Testimony in the Spirit: Rescripting Ordinary Pentecostal Theology
Mark J. Cartledge has taken David Martin's concept of rescripting which he applies to (in Jeff Astley's language) the `ordinary theology' of a local Pentecostal denomination and has pulled off a remarkable study of interdisciplinary sophistication which is both faithful to Pentecostal self understanding of their lives. yet deeply reflexive sociologically, and reflective theologically. If that were not enough he offers this rescription to Pentecostal practitioners in a spirit of critical engagement. This study is so rich and rounded that I am tempted to throw caution to the wind and say with confidence that this lifts practical theology to a higher level. Testimony in the Spirit is a tour de force. Andrew Walker, Professor of Theology, Culture and Education, King's College London, UK
Finally, a practical theological methodology that ably and adequately closes the loop between the vibrant and widely heralded `Pentecostal spirituality' and the second-level discourse of Pentecostal theology. Cartledge not only writes here in service of the church. but further solidifies his reputation at the vanguard of the increasingly important field of practical theology through his expert translation of Pentecostal experience, that remains quite enigmatic to those outside the movement. Amos Yong, J. Rodman Williams Professor of Theology, Regent University School of Divinity, Virginia Beach, USA
This is theological reflection that questions and listens discerningly to a local Pentecostal congregation in the light of a larger theological conversation. The result is a fruitful exchange that provides much needed clarity of thought, not only for Pentecostals, but for everyone interested in understanding how theology can serve the life and mission of the church. Frank D. Macchia, Professor of Christian Theology at Vanguard University, USA
In a lucid and compelling style, Cartledge takes the reader inside the `ordinary theology' of contemporary British Pentecostalism. He raises issues of great importance to leaders of diverse religious communities. while sharing ground-breaking scholarship in Pentecostal/Charismatic studies and Practical Theology Richard Osmer, Thomas W. Synnott Professor of Christian Education at Princeton Theological Seminary, USA
This book explores the ordinary beliefs and practices of Pentecostal and Charismatic Christians in relation to the Holy Spirit. It does this by means of a congregational study of a classical Pentecostal church in the UK, using participant observation, focus groups and documentary and media analysis. This approach develops a framework in which the narratives of informants can be interpreted. Focusing on specific areas of interest, such as worship, conversion, healing and witness, each contribution from respondents is situated within the context of the congregation and interpreted by means of the broader christian tradition.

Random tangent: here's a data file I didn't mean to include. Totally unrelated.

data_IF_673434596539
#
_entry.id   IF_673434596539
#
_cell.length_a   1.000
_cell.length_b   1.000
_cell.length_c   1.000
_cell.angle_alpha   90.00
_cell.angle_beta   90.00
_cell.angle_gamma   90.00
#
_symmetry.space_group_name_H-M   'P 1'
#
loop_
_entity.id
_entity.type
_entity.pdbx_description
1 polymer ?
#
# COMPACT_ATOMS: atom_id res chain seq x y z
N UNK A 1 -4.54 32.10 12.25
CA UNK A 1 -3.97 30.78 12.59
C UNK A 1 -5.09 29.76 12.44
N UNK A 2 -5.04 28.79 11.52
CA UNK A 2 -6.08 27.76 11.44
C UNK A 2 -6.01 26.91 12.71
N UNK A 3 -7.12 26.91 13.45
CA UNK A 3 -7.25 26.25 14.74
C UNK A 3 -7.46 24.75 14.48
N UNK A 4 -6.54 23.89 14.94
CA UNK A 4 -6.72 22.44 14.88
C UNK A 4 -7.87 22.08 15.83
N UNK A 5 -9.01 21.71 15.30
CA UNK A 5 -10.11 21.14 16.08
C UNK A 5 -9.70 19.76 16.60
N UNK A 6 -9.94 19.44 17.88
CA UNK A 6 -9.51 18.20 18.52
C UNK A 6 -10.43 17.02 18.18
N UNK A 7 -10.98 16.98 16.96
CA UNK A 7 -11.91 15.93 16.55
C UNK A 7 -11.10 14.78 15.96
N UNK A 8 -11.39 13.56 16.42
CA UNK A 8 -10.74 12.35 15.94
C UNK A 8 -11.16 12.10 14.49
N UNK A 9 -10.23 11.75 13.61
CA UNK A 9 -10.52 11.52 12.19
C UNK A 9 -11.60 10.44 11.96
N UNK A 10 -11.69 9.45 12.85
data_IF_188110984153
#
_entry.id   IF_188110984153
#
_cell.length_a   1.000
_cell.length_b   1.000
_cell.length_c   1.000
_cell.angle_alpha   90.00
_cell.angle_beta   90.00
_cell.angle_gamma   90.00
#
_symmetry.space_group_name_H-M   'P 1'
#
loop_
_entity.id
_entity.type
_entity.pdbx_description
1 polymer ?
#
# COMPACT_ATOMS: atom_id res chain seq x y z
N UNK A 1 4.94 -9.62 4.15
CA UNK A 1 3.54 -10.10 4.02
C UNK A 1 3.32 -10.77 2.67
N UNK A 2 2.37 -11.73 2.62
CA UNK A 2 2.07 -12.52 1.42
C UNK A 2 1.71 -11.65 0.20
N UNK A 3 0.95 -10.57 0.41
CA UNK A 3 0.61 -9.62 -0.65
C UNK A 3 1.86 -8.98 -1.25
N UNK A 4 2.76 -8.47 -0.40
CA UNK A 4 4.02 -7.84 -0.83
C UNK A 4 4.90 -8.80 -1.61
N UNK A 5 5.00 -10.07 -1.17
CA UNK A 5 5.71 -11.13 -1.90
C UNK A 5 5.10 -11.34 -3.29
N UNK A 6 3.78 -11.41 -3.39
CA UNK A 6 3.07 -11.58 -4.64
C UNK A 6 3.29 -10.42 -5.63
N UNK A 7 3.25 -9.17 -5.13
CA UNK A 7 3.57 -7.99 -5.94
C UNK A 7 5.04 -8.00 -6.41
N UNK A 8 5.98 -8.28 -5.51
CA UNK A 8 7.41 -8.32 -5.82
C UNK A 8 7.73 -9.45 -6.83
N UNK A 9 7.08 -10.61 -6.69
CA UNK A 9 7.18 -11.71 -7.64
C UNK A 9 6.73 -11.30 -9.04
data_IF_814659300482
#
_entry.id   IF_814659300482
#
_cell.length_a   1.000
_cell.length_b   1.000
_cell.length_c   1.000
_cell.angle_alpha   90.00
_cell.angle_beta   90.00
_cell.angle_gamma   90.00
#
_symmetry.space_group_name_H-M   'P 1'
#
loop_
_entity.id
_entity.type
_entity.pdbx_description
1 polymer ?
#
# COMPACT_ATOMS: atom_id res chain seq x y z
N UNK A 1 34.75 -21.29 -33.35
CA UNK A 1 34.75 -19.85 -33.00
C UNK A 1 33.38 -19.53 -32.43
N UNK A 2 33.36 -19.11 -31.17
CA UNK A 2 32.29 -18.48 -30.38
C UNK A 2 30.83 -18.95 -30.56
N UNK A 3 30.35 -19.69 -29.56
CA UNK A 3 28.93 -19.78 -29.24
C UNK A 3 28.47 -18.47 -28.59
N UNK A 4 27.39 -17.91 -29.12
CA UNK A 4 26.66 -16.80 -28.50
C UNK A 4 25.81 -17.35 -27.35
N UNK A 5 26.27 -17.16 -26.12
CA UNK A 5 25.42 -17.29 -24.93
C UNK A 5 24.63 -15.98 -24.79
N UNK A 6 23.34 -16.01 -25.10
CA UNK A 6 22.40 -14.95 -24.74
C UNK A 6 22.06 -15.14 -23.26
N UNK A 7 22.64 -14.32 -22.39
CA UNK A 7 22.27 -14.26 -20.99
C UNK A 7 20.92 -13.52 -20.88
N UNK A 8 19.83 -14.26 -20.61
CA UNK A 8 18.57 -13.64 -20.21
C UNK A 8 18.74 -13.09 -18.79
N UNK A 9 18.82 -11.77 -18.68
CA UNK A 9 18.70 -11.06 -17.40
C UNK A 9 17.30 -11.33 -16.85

This book makes a unique contribution to scholarship by offering a rich and varied picture of contemporary Christians in the Pentecostal and Charismatic traditions, enabling a greater understanding to be appreciated for both academic and ecclesial audiences.
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Acts agreement Assemblies associated baptism become believe body British called Charismatic Christ Christian church coming commitment concern congregation connect consider context continues conversion cultural denomination discourse discussion engagement eschatological especially Evangelical expectation experience expressed faith feel focus group followed gifts give given God's gospel happened healing Holy Spirit human important individuals interpreted Jesus Jesus Christ kind language linked lives Lord means ministry namely narratives nature noted observes offers ordinary theology participants pastors Pentecostal person physical position practices praise pray prayer presence provides received reflected regarded relation relationship religion religious rescripting revival ritual salvation sense sickness significant signs social society songs speaking in tongues statement suggests testimony theology things tongues tradition transformation understanding understood values whole witness worship Yong